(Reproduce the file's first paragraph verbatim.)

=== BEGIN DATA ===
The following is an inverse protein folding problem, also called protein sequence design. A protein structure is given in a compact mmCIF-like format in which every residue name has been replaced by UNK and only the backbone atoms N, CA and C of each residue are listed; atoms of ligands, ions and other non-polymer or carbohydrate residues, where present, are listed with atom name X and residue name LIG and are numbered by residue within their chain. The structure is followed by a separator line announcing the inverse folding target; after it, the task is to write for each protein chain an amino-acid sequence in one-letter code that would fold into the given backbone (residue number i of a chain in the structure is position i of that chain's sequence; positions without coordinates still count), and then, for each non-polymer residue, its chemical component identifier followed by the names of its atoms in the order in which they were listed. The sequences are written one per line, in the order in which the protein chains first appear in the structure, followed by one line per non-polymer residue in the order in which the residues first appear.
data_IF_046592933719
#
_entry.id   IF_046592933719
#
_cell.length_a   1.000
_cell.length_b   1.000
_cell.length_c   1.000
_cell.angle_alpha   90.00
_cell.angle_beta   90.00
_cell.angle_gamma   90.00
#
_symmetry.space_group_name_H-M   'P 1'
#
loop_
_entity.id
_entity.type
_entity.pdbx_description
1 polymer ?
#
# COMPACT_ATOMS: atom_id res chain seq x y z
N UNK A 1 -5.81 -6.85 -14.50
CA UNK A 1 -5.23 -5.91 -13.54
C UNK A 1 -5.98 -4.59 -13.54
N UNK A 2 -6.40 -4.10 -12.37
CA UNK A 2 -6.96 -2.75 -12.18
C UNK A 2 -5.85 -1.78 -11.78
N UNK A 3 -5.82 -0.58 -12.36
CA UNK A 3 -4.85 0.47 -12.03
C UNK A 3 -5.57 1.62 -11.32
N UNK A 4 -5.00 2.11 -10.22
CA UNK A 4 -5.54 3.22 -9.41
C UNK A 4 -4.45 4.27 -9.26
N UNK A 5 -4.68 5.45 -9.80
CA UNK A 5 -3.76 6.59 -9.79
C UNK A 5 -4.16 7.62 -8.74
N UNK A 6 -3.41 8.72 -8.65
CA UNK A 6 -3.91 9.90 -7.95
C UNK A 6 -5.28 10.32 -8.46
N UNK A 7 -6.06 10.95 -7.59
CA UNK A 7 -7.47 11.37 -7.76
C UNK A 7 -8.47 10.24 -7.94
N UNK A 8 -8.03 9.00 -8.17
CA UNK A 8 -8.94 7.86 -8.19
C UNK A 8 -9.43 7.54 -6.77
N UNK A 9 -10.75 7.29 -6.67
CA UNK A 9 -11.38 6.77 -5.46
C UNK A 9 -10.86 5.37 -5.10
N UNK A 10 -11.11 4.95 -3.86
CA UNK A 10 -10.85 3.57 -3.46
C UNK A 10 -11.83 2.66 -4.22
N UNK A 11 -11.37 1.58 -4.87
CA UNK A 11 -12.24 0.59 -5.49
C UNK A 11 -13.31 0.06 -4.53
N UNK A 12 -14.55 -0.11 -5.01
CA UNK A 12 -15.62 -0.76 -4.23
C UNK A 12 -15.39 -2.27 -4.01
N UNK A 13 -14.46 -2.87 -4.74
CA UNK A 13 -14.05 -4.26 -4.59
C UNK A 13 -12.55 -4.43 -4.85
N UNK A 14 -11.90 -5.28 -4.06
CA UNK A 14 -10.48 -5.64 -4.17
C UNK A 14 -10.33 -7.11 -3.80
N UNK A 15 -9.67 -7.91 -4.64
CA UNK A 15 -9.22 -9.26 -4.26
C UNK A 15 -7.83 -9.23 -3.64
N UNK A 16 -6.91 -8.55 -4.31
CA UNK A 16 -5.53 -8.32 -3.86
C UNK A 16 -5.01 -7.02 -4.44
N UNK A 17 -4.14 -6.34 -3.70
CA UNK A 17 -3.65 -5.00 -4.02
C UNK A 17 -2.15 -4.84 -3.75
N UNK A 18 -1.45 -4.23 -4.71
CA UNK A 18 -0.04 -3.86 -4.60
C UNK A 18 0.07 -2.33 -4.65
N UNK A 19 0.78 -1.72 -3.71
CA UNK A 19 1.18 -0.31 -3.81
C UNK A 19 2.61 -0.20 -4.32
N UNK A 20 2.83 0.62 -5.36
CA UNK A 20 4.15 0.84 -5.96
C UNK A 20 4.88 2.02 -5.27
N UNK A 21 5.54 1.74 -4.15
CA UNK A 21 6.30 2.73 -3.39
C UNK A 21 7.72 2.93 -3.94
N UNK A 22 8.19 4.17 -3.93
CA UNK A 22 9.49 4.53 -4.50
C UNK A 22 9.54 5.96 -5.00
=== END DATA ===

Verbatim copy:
The following is an inverse protein folding problem, also called protein sequence design. A protein structure is given in a compact mmCIF-like format in which every residue name has been replaced by UNK and only the backbone atoms N, CA and C of each residue are listed; atoms of ligands, ions and other non-polymer or carbohydrate residues, where present, are listed with atom name X and residue name LIG and are numbered by residue within their chain. The structure is followed by a separator line announcing the inverse folding target; after it, the task is to write for each protein chain an amino-acid sequence in one-letter code that would fold into the given backbone (residue number i of a chain in the structure is position i of that chain's sequence; positions without coordinates still count), and then, for each non-polymer residue, its chemical component identifier followed by the names of its atoms in the order in which they were listed. The sequences are written one per line, in the order in which the protein chains first appear in the structure, followed by one line per non-polymer residue in the order in which the residues first appear.